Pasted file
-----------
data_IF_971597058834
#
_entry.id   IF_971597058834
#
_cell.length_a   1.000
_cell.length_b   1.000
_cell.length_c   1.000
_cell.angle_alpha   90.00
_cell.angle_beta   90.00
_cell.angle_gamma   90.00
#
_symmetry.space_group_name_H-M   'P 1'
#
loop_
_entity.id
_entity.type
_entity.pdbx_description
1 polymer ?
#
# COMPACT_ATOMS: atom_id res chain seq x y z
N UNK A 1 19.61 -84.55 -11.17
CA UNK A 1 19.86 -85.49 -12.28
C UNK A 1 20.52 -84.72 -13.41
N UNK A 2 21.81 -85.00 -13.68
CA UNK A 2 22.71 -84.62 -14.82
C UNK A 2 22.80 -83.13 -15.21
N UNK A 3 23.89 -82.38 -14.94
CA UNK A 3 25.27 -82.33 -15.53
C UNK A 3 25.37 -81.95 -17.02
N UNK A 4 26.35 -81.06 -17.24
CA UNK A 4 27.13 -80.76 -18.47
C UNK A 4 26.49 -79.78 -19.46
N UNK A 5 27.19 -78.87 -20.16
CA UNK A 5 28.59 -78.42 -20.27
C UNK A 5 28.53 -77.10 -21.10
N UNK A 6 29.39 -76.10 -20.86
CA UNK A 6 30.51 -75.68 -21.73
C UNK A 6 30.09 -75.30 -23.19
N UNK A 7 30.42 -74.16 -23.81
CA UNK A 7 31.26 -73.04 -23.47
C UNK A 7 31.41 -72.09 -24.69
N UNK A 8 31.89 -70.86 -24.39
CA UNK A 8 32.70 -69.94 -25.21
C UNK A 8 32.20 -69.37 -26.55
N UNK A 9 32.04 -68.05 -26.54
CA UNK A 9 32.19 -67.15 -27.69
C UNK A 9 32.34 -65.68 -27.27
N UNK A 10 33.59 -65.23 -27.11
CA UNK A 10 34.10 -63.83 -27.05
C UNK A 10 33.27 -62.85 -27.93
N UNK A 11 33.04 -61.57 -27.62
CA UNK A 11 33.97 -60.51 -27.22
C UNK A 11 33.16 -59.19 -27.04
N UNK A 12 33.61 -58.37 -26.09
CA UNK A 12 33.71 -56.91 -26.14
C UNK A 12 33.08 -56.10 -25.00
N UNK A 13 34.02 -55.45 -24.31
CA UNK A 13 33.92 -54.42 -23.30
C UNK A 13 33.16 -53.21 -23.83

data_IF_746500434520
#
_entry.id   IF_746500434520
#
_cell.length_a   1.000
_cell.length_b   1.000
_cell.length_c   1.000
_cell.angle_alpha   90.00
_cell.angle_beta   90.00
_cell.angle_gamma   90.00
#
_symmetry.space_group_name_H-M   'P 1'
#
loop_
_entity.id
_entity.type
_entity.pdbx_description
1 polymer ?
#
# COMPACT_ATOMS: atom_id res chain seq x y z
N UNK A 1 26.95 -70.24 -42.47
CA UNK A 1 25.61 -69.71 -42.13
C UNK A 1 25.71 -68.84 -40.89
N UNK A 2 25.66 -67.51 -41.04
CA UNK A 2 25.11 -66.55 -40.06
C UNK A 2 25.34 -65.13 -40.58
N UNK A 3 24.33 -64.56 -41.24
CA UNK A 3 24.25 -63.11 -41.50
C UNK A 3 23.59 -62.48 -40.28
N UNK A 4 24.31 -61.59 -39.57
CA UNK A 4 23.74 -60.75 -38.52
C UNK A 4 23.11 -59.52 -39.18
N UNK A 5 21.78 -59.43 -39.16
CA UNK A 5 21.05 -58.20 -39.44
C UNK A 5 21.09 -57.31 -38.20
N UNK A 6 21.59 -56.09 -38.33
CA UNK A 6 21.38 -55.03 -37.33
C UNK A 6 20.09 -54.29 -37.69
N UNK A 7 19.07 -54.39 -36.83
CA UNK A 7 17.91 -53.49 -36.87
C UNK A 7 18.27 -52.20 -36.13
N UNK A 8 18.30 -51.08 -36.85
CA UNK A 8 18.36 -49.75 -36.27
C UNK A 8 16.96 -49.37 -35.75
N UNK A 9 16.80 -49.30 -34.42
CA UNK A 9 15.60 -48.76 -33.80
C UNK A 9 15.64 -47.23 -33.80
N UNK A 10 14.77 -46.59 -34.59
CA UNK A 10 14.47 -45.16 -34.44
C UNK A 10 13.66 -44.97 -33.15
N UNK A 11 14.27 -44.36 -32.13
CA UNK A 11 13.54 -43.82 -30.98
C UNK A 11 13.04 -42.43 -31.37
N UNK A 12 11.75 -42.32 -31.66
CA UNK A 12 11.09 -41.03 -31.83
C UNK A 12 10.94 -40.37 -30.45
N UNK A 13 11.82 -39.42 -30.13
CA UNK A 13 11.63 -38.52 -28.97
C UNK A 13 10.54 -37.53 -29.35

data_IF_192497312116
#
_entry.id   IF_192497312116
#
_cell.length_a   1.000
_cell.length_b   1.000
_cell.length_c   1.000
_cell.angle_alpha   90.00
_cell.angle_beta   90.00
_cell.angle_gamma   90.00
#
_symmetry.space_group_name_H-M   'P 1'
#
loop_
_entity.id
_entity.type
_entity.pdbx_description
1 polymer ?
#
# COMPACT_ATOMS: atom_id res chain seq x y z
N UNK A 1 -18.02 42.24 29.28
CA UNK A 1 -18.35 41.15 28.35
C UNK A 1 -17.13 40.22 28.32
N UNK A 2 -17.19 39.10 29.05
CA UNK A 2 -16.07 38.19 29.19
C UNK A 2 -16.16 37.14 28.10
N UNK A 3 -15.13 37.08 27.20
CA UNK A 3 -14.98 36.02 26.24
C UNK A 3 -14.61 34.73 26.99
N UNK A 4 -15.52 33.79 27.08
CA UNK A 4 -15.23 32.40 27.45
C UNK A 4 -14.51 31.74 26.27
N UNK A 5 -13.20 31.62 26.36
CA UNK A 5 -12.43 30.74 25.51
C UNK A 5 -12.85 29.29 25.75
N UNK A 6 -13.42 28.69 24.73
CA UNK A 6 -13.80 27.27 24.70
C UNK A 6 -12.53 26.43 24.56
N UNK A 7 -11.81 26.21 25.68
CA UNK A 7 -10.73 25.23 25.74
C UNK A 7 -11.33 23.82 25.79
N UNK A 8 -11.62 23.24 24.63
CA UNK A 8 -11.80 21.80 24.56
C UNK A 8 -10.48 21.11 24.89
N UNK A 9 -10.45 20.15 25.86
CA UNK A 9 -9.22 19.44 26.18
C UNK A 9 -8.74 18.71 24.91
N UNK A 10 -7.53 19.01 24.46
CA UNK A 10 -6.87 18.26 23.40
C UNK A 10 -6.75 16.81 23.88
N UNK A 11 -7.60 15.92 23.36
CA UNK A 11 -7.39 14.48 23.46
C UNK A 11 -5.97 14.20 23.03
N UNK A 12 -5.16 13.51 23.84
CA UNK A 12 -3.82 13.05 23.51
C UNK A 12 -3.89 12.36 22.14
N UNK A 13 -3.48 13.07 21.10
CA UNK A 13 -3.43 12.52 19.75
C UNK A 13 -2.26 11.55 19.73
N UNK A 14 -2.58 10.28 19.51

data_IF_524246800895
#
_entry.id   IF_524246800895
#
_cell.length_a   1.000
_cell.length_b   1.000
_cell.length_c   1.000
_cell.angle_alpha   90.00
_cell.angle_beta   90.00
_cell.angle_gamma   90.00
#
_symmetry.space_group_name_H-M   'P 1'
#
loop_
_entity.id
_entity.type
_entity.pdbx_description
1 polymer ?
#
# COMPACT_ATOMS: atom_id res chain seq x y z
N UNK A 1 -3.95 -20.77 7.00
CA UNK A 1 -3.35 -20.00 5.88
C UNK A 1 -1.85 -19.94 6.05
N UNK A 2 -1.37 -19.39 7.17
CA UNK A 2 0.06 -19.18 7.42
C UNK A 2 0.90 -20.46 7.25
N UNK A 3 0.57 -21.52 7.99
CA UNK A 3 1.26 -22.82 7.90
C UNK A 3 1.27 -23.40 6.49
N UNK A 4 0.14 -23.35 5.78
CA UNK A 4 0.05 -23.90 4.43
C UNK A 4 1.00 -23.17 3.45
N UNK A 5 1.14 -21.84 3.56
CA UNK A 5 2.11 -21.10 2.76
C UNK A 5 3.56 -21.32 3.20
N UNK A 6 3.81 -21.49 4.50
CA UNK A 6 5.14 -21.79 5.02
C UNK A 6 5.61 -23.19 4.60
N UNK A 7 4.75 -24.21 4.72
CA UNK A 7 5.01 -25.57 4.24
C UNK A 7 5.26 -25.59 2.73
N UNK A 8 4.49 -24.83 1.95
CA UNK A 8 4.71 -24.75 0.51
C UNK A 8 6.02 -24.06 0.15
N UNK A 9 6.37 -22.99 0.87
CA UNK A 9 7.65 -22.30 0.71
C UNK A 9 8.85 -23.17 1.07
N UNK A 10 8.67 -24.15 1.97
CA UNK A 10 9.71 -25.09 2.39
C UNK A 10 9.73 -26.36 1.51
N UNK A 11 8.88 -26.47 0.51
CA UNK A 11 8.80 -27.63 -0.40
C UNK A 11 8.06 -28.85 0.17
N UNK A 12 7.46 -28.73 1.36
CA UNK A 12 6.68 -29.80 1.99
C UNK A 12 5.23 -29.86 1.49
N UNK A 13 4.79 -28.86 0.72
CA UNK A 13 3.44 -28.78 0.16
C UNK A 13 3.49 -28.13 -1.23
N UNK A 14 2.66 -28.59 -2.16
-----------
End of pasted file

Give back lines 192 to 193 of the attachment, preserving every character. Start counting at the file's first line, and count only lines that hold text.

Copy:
loop_
_entity.id